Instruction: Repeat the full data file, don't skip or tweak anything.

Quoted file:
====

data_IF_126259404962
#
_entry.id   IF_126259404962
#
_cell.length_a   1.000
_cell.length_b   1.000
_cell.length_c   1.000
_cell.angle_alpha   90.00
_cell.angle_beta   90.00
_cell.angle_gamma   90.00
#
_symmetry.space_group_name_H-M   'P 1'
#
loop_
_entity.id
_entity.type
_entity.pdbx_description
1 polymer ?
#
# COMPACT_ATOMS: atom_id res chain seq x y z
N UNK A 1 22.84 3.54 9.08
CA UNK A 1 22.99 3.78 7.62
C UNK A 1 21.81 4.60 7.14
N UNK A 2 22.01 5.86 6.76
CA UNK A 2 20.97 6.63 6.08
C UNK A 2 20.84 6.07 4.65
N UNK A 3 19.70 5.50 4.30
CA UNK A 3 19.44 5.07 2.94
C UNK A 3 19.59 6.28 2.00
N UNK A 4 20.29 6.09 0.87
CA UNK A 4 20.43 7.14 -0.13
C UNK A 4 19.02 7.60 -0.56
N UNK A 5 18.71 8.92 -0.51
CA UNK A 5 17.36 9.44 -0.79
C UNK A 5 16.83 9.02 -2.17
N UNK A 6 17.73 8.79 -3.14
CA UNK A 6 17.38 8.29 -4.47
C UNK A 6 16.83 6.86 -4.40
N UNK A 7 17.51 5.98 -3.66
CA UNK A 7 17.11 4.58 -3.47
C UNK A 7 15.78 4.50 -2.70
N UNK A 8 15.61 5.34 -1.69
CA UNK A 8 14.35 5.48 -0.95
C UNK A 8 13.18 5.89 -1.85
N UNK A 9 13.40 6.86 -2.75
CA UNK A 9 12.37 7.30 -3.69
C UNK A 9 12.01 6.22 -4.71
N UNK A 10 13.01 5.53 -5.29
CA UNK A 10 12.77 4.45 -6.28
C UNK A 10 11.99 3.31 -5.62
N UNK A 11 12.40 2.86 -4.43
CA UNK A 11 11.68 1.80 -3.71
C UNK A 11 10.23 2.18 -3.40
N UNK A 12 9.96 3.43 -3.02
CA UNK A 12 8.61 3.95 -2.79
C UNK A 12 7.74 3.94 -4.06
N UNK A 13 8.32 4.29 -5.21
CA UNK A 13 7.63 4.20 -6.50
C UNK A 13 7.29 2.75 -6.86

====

data_IF_126259404962
#
_entry.id   IF_126259404962
#
_cell.length_a   1.000
_cell.length_b   1.000
_cell.length_c   1.000
_cell.angle_alpha   90.00
_cell.angle_beta   90.00
_cell.angle_gamma   90.00
#
_symmetry.space_group_name_H-M   'P 1'
#
loop_
_entity.id
_entity.type
_entity.pdbx_description
1 polymer ?
#
# COMPACT_ATOMS: atom_id res chain seq x y z
N UNK A 1 22.84 3.54 9.08
CA UNK A 1 22.99 3.78 7.62
C UNK A 1 21.81 4.60 7.14
N UNK A 2 22.01 5.86 6.76
CA UNK A 2 20.97 6.63 6.08
C UNK A 2 20.84 6.07 4.65
N UNK A 3 19.70 5.50 4.30
CA UNK A 3 19.44 5.07 2.94
C UNK A 3 19.59 6.28 2.00
N UNK A 4 20.29 6.09 0.87
CA UNK A 4 20.43 7.14 -0.13
C UNK A 4 19.02 7.60 -0.56
N UNK A 5 18.71 8.92 -0.51
CA UNK A 5 17.36 9.44 -0.79
C UNK A 5 16.83 9.02 -2.17
N UNK A 6 17.73 8.79 -3.14
CA UNK A 6 17.38 8.29 -4.47
C UNK A 6 16.83 6.86 -4.40
N UNK A 7 17.51 5.98 -3.66
CA UNK A 7 17.11 4.58 -3.47
C UNK A 7 15.78 4.50 -2.70
N UNK A 8 15.61 5.34 -1.69
CA UNK A 8 14.35 5.48 -0.95
C UNK A 8 13.18 5.89 -1.85
N UNK A 9 13.40 6.86 -2.75
CA UNK A 9 12.37 7.30 -3.69
C UNK A 9 12.01 6.22 -4.71
N UNK A 10 13.01 5.53 -5.29
CA UNK A 10 12.77 4.45 -6.28
C UNK A 10 11.99 3.31 -5.62
N UNK A 11 12.40 2.86 -4.43
CA UNK A 11 11.68 1.80 -3.71
C UNK A 11 10.23 2.18 -3.40
N UNK A 12 9.96 3.43 -3.02
CA UNK A 12 8.61 3.95 -2.79
C UNK A 12 7.74 3.94 -4.06
N UNK A 13 8.32 4.29 -5.21
CA UNK A 13 7.63 4.20 -6.50
C UNK A 13 7.29 2.75 -6.86